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Monitoring Active Volcanoes

Authors


Abstract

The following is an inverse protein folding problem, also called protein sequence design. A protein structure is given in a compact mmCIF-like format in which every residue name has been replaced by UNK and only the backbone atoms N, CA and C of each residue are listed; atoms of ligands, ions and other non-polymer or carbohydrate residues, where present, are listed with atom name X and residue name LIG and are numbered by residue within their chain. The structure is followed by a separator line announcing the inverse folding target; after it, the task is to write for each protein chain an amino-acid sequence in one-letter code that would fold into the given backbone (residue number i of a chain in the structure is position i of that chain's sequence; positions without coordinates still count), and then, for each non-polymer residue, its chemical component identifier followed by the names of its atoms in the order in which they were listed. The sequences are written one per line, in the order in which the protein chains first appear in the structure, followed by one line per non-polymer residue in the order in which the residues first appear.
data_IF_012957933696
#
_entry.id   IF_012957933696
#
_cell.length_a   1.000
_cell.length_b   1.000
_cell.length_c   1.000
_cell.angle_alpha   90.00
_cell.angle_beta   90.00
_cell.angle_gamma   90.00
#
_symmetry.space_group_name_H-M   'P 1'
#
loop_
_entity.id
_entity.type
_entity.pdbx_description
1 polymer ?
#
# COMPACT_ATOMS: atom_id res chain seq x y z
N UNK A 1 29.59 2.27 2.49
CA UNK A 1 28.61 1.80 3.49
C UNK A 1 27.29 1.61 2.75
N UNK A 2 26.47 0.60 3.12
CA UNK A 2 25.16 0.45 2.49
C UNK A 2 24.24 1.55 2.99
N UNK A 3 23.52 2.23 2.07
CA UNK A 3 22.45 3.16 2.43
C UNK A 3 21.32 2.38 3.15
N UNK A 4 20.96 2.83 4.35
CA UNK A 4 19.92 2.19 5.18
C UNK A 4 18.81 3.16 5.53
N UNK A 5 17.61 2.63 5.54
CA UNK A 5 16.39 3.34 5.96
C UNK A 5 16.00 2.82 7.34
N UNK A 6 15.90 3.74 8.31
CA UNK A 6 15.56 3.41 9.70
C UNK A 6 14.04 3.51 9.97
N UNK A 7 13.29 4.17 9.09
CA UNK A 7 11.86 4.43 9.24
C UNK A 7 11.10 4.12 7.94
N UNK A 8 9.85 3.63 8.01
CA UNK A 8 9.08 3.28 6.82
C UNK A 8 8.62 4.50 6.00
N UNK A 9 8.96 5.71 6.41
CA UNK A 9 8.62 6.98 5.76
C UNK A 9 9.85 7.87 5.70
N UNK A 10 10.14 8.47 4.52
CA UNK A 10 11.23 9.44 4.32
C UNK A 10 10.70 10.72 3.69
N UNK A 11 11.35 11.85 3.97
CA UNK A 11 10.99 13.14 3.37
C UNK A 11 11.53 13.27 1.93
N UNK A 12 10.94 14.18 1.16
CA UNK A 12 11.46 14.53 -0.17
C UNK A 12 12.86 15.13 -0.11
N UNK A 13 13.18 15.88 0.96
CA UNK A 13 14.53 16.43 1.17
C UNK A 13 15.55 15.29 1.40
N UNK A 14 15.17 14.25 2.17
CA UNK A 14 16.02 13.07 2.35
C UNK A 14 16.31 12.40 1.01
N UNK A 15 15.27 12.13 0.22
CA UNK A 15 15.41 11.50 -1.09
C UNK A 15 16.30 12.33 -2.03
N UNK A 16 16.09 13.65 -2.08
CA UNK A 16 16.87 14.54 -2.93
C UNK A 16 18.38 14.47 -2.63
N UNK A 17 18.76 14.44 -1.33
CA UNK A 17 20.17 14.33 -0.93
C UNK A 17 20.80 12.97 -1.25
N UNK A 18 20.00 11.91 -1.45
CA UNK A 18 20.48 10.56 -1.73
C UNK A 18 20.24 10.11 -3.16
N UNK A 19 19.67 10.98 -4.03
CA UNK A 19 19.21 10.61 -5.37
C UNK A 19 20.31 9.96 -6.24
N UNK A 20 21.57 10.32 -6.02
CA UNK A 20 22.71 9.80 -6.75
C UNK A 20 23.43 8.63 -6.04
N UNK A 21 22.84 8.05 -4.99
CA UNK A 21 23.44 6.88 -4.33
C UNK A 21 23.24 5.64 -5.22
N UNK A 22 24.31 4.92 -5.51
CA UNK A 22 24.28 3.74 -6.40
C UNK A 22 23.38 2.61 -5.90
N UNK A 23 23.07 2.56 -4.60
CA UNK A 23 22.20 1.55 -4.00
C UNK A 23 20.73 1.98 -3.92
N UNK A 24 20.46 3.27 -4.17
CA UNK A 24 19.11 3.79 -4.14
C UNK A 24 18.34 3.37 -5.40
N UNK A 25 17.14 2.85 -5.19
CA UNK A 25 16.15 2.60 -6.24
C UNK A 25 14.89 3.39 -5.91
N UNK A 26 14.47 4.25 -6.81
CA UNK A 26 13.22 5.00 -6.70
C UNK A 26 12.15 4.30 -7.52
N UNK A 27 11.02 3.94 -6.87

Monitoring volcanoes is a surprisingly controversial enterprise. Some volcanologists argue that monitoring promises too much and delivers too little for risk mitigation. They trust only strict land-use measures (and accompanying high insurance premiums in risky zones) and urge that funds be used for public education and awareness rather than for instrumental monitoring. Others claim that monitoring is more akin to Brownian motion than to science: lots of action but little net progress. Still other volcanologists acknowledge the potential value of monitoring for prediction and warning but despair at the difficulty of it all. And, finally, some shy from surveillance, fearing the legal consequences of a failed monitoring effort during these litigious times. They wonder, “Will I be sued if an eruption is not foreseen or if an instrument fails at a critical time?”